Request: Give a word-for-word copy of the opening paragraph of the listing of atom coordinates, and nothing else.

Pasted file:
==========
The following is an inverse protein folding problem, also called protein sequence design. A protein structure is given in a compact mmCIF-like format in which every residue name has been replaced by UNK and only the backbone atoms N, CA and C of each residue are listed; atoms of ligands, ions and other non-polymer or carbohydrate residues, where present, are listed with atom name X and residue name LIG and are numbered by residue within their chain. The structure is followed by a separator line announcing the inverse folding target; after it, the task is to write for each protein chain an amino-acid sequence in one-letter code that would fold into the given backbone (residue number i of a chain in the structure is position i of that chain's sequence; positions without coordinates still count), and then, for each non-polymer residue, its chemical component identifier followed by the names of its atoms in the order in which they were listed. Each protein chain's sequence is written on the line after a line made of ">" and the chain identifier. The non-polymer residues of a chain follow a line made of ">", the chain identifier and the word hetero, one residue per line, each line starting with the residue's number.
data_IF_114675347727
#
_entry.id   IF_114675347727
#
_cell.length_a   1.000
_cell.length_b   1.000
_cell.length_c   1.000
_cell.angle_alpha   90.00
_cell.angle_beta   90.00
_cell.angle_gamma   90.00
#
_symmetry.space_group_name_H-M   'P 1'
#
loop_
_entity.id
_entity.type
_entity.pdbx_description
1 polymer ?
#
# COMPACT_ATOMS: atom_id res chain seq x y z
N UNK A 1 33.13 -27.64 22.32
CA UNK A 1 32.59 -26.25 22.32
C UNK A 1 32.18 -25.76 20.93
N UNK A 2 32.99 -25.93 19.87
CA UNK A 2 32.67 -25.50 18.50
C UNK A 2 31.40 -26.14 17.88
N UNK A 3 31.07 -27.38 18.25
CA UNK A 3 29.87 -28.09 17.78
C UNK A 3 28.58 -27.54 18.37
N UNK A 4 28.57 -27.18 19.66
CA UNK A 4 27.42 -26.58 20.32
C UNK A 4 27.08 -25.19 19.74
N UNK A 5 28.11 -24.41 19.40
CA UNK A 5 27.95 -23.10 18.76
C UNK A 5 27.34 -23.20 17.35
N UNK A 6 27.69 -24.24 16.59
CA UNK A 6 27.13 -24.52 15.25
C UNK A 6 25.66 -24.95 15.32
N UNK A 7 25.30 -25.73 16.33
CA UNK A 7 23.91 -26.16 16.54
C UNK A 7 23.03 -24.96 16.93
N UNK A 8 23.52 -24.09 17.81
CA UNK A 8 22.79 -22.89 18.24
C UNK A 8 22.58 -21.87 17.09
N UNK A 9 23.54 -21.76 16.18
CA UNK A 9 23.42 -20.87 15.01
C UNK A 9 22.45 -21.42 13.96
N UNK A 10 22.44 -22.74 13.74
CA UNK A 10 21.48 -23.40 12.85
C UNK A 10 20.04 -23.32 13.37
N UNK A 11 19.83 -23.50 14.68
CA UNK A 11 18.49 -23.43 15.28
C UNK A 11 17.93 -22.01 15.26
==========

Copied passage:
The following is an inverse protein folding problem, also called protein sequence design. A protein structure is given in a compact mmCIF-like format in which every residue name has been replaced by UNK and only the backbone atoms N, CA and C of each residue are listed; atoms of ligands, ions and other non-polymer or carbohydrate residues, where present, are listed with atom name X and residue name LIG and are numbered by residue within their chain. The structure is followed by a separator line announcing the inverse folding target; after it, the task is to write for each protein chain an amino-acid sequence in one-letter code that would fold into the given backbone (residue number i of a chain in the structure is position i of that chain's sequence; positions without coordinates still count), and then, for each non-polymer residue, its chemical component identifier followed by the names of its atoms in the order in which they were listed. Each protein chain's sequence is written on the line after a line made of ">" and the chain identifier. The non-polymer residues of a chain follow a line made of ">", the chain identifier and the word hetero, one residue per line, each line starting with the residue's number.